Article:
The world’s fourth-largest global oil producer has been weakened in recent years by multinational producers scaling back and investors pulling out, due to poor economics and a tarnished environmental image.
Even so, production grew until the Alberta provincial government curtailed it last year to cope with congested pipelines. This year’s pandemic further reined in output.
“This industry has time and time again shown its resilience and every time there’s a forecast of its demise, it has overcome,” O’Regan said in a phone interview from St. John’s, Newfoundland and Labrador, his home province. “I think you’ll see an industry that is, before our eyes, changing.
That change must include working toward the globe’s lowest-emitting oil barrel, he said, without specifying a target for emissions. Canada produced the greatest upstream carbon dioxide intensity per barrel of oil equivalent in 2018 among the world’s top 10 producing nations, according to consultancy Rystad Energy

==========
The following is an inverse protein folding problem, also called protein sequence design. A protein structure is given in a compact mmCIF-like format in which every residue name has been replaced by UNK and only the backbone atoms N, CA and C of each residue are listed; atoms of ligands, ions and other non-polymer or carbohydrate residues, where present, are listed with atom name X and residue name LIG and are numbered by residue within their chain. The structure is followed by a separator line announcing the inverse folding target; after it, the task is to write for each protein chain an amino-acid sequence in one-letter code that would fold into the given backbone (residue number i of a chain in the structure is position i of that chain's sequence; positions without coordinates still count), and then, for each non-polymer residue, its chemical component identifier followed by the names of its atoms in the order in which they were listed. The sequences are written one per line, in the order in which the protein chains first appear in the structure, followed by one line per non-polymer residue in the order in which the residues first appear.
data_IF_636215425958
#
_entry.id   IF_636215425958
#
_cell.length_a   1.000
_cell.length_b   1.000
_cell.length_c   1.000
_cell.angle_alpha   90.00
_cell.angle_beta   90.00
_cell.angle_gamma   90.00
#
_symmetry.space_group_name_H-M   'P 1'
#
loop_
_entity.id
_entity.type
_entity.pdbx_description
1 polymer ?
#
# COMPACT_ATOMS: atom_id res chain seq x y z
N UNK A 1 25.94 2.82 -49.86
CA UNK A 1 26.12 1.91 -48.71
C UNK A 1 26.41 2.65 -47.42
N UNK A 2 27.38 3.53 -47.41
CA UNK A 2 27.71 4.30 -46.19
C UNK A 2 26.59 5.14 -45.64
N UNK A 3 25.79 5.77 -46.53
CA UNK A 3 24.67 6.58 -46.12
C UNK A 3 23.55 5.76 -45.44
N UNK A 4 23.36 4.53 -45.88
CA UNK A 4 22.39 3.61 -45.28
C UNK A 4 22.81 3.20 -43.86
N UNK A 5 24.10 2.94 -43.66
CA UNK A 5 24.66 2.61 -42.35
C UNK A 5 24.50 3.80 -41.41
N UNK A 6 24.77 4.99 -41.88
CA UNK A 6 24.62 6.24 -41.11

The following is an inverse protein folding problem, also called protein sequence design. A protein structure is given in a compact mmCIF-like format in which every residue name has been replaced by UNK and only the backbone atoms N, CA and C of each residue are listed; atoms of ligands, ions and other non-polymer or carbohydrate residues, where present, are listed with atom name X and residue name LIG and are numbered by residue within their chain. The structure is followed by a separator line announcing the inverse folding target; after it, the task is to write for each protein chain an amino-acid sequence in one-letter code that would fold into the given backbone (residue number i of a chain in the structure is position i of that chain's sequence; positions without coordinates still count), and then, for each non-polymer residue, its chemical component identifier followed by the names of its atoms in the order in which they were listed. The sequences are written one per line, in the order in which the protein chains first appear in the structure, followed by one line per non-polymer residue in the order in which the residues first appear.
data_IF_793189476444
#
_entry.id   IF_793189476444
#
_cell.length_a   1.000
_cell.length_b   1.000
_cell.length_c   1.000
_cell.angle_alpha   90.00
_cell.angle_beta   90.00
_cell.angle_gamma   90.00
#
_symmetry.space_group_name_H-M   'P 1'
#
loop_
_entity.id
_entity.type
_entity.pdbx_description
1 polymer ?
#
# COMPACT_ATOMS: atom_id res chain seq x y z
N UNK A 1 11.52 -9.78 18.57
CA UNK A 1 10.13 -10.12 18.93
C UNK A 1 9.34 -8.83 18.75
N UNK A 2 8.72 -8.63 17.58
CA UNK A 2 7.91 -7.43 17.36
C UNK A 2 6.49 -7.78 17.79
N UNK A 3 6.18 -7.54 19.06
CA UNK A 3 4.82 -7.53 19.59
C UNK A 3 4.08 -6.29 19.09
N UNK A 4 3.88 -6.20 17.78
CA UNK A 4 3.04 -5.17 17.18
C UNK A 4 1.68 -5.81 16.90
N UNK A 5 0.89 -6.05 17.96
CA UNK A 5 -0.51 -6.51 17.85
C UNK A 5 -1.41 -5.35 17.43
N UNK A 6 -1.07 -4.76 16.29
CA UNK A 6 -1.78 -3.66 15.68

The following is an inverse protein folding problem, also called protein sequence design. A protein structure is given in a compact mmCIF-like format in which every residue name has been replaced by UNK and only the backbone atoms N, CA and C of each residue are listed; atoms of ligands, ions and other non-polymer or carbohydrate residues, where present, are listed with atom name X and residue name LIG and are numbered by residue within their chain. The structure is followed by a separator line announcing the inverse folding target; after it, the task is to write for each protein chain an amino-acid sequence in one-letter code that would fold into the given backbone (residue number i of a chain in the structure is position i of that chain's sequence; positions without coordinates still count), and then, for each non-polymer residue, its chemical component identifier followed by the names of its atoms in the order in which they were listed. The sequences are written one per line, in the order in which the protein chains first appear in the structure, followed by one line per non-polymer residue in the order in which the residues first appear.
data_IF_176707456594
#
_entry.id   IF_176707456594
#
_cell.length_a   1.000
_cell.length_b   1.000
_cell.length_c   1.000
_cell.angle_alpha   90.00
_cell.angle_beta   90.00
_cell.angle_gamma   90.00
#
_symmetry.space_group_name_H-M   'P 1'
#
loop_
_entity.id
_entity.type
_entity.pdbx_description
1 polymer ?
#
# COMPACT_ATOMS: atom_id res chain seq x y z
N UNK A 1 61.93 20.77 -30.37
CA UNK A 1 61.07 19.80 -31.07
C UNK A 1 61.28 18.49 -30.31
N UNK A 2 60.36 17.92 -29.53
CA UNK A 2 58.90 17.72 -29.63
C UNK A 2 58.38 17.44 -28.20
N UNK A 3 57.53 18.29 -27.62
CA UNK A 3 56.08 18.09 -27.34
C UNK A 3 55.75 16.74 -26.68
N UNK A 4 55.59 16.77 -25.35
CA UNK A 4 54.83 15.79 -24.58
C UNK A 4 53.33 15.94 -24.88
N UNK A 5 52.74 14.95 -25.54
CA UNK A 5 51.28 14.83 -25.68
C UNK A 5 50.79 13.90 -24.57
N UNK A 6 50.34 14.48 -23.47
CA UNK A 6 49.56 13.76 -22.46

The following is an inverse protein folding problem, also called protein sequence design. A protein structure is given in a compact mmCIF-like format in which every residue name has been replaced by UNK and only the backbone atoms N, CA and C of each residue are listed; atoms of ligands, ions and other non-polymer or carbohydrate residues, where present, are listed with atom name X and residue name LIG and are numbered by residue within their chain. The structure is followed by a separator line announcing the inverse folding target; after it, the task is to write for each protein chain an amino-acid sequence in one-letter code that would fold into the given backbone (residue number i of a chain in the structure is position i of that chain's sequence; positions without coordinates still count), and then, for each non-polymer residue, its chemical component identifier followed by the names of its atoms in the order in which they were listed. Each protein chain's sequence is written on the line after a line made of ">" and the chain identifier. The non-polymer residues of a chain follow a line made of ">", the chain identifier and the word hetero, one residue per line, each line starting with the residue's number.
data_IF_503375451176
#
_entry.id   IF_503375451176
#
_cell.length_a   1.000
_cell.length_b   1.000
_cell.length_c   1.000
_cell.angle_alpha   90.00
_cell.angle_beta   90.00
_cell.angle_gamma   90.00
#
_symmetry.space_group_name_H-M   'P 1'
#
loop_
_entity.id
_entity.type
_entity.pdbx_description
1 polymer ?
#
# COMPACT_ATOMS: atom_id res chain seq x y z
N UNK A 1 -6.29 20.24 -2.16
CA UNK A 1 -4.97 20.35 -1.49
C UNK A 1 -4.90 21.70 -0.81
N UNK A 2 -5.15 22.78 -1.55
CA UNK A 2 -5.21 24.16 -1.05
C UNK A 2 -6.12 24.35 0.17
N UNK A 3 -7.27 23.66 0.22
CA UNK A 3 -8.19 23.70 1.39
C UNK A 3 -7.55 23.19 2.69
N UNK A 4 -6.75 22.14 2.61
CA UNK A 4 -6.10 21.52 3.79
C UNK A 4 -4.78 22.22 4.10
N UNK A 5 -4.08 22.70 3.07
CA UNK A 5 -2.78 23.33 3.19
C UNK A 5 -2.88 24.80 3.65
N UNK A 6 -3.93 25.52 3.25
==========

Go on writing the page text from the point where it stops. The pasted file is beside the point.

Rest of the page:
“If you do what is required to lower emissions, you will be rewarded with increased investment. If you don’t, you’ll be punished.”
French oil major Total took a $7 billon impairment last month on Canadian oil sands assets that have high costs or that it expects to become stranded, raising doubts about the sector’s future.
Canadian producers have steadily reduced emissions intensity per barrel, but overall emissions are rising. Pandemic cost-cutting has included some companies’ green efforts.
Consultancy IHS Markit forecasts that Canadian oil sands production will reach 3.8 million barrels per day (bpd) in 2030, up 1.1 million bpd.
O’Regan said that “good projects, done in a good way, will go ahead,” offering the example of the Trans Mountain oil pipeline expansion.